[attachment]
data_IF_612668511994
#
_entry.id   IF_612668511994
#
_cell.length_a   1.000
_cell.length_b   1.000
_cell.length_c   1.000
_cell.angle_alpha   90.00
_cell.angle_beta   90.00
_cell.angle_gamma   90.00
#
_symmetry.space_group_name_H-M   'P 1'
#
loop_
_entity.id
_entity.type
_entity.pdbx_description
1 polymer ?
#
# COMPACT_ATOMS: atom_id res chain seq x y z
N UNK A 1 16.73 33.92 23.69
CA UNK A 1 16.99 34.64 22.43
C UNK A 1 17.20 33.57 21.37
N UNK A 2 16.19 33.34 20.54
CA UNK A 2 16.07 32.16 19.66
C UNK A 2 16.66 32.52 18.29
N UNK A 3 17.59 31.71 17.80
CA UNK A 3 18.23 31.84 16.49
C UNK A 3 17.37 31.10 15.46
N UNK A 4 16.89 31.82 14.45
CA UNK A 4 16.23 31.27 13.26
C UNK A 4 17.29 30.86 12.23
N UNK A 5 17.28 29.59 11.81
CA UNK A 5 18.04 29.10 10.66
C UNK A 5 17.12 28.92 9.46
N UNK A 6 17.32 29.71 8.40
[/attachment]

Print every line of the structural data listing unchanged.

data_IF_612668511994
#
_entry.id   IF_612668511994
#
_cell.length_a   1.000
_cell.length_b   1.000
_cell.length_c   1.000
_cell.angle_alpha   90.00
_cell.angle_beta   90.00
_cell.angle_gamma   90.00
#
_symmetry.space_group_name_H-M   'P 1'
#
loop_
_entity.id
_entity.type
_entity.pdbx_description
1 polymer ?
#
# COMPACT_ATOMS: atom_id res chain seq x y z
N UNK A 1 16.73 33.92 23.69
CA UNK A 1 16.99 34.64 22.43
C UNK A 1 17.20 33.57 21.37
N UNK A 2 16.19 33.34 20.54
CA UNK A 2 16.07 32.16 19.66
C UNK A 2 16.66 32.52 18.29
N UNK A 3 17.59 31.71 17.80
CA UNK A 3 18.23 31.84 16.49
C UNK A 3 17.37 31.10 15.46
N UNK A 4 16.89 31.82 14.45
CA UNK A 4 16.23 31.27 13.26
C UNK A 4 17.29 30.86 12.23
N UNK A 5 17.28 29.59 11.81
CA UNK A 5 18.04 29.10 10.66
C UNK A 5 17.12 28.92 9.46
N UNK A 6 17.32 29.71 8.40